A dozen civil rights groups are banding together in an effort to push federal lawmakers to investigate Amazon over its privacy practices.

The big picture: Amazon is already under pressure from antitrust investigations, and it's facing growing scrutiny on the privacy front amid revelations of Ring's work with police agencies as well as concerns about the company's Rekognition facial recognition software.

Who's involved: The participating groups complain that "surveillance is at the heart of Amazon’s monopolistic business model."

What they're saying:

  • Evan Greer, deputy director of Fight for the Future: "During this holiday season, people are going to buy Amazon’s product unaware of the surveillance features and the threats they pose to their personal data and civil liberties. Meanwhile, Amazon gains access to video footage and sensitive audio recordings from millions more Americans and their families."
  • Jelani Drew, campaign manager at CREDO Action: "Amazon has too much access to our everyday lives and is relentlessly trying to gain more through surveillance technology. Amazon's Ring in particular is a perfect yet horrifying example of how Amazon, in partnership with law enforcement, is effectively making each and every one of our homes an extension of the police."
  • Gadeir Abbas, national senior litigation attorney at CAIR: "Amazon devices are in our homes listening to our most intimate conversations and affixed to front doors where they create an in-real-time record of all that happens in our neighborhoods."

Go deeper: What Amazon knows about you

Go deeper

Updated 2 hours ago - Politics & Policy

Coronavirus dashboard

Illustration: Annelise Capossela/Axios

  1. Politics: Trump calls Fauci a "disaster" on campaign call.
  2. Health: Coronavirus hospitalizations are on the rise — 8 states set single-day coronavirus case records last week.
  3. States: California to independently review FDA-approved coronavirus vaccinesWisconsin judge reimposes capacity limit on indoor venues.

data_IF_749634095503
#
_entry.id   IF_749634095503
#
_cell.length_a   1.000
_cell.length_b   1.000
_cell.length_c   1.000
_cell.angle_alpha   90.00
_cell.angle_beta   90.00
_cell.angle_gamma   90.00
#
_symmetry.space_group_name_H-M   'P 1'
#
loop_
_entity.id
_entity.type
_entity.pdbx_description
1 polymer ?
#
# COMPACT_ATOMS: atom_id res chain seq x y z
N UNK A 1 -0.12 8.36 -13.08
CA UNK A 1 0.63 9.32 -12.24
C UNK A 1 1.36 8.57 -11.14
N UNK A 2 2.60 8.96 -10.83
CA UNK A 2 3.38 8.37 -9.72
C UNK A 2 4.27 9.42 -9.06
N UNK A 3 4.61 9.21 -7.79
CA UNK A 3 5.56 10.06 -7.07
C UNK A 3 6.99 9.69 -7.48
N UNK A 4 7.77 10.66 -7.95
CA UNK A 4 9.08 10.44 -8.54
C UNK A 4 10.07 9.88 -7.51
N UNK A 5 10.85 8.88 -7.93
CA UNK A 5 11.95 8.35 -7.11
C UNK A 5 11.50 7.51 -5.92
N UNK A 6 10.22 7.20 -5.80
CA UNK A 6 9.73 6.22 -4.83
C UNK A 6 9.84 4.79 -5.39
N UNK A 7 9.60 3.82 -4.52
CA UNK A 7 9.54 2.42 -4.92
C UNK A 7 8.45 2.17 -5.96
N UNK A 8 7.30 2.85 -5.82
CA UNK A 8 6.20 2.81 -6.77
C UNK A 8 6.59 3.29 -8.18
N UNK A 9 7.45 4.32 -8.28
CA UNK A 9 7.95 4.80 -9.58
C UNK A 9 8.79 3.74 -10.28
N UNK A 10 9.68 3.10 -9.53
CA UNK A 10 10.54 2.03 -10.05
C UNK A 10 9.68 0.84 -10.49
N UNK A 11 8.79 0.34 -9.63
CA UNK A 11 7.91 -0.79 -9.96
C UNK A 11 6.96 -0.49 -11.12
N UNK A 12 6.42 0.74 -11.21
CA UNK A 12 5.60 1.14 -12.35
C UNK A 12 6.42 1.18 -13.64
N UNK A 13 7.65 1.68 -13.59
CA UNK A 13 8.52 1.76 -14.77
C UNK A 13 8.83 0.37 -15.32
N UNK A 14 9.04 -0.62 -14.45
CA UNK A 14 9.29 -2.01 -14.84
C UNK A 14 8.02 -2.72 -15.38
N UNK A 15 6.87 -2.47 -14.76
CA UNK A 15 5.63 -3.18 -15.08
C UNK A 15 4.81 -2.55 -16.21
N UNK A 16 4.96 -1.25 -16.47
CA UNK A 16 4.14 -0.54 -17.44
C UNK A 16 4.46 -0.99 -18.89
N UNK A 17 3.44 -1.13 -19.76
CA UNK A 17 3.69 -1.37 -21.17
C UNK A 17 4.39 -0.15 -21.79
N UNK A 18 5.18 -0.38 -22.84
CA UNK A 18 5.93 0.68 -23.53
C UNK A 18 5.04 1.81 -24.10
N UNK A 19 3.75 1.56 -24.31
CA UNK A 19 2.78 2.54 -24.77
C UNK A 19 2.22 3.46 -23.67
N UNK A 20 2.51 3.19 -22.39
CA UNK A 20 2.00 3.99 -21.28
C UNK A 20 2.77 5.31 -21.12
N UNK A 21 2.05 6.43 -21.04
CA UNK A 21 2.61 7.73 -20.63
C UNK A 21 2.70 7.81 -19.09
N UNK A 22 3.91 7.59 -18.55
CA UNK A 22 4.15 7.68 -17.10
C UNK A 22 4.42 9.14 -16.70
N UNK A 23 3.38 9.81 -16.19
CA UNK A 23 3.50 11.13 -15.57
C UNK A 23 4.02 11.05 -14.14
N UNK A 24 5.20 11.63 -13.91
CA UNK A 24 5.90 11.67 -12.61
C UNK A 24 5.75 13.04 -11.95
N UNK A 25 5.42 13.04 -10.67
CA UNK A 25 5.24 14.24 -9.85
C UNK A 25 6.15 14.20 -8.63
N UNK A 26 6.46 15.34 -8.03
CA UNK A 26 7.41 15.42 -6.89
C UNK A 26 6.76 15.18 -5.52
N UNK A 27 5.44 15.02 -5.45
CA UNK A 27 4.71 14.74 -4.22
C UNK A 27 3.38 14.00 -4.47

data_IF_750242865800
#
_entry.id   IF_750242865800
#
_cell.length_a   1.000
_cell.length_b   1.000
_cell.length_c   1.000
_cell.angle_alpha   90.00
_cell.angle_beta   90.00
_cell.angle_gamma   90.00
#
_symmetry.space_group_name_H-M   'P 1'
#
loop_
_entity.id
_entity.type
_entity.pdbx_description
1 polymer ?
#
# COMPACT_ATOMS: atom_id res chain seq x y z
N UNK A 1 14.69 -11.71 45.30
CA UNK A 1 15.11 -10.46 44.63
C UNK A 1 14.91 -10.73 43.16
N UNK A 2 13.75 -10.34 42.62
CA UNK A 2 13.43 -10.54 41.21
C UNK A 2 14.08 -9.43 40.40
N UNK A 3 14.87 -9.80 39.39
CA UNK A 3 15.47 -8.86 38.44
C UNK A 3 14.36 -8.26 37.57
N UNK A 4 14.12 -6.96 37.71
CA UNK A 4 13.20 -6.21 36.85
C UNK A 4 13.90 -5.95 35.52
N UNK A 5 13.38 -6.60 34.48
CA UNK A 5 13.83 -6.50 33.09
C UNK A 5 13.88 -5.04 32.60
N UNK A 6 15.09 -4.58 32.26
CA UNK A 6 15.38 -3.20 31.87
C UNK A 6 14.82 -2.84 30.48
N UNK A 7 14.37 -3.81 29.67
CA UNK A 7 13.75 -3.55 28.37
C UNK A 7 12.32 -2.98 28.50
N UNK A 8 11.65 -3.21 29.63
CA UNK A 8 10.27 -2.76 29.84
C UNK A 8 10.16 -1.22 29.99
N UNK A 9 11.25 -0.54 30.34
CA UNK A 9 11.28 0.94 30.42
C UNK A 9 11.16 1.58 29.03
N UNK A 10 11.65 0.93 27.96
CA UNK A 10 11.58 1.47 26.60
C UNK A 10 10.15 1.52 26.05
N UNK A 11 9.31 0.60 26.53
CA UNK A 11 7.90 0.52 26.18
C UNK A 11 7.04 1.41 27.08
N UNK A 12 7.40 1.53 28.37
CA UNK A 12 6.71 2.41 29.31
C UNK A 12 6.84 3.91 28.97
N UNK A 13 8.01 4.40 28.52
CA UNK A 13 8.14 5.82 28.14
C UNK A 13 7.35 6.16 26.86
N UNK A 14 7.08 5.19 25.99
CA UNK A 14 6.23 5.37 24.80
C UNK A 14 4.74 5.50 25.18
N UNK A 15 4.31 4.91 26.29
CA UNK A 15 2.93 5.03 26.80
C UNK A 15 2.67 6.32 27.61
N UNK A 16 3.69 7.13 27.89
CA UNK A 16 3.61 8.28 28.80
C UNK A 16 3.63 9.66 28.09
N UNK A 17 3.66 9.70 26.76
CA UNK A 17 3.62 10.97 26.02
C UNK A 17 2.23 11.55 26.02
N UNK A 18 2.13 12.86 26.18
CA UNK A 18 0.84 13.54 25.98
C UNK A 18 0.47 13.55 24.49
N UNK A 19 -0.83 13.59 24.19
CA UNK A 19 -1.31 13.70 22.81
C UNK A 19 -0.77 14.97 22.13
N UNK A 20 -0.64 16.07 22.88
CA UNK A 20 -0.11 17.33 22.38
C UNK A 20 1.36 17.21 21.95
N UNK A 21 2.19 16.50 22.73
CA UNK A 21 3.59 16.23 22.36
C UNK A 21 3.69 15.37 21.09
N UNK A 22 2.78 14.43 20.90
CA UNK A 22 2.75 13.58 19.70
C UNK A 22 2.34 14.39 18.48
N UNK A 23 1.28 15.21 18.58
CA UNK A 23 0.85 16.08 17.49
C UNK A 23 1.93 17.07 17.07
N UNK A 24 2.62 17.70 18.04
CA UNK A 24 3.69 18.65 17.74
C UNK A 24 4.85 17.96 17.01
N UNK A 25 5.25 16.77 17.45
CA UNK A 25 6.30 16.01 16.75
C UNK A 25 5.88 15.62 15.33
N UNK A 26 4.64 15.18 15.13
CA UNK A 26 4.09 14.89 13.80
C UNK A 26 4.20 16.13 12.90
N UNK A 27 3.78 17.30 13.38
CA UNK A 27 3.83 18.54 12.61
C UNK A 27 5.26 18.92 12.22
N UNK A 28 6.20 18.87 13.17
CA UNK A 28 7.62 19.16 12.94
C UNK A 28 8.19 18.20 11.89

4. Media: Trump attacks CNN as "dumb b---ards" for continuing to cover pandemic.
  5. World: Ireland moving back into lockdown as cases surge — Argentina becomes 5th country to report 5 million infections
Updated 2 hours ago - World

In photos: Coronavirus restrictions grow across Europe

A closed-down pub in Dublin on Oct. 19. Under Ireland's new six-week-longh measures, taking effect at midnight on Oct. 21, most must stores close, home visits will be banned and a three-mile travel limit will be imposed for exercise.

The Republic of Ireland's Taoiseach Micheál Martin announced Monday evening the country would this week return to its highest level of lockdown restrictions.

The big picture: Restrictions are returning across Europe as the continent faces a second coronavirus wave. Several countries have imposed regional lockdowns, but Ireland is the first to return to a full nationwide lockdown. Take a look at what's happening, in photos.

Dion Rabouin, author of Markets
4 hours ago - Economy & Business

The 2020 holiday season may just kill Main Street

Illustration: Eniola Odetunde/Axios

Online retail and e-commerce have been chipping away at brick-and-mortar businesses over the years but the combination of the coronavirus pandemic and the 2020 holiday season may prove to be a knockout blow.

State of play: Anxious consumers say financial concerns and health worries will push them to spend less money this year and to do more of their limited spending online.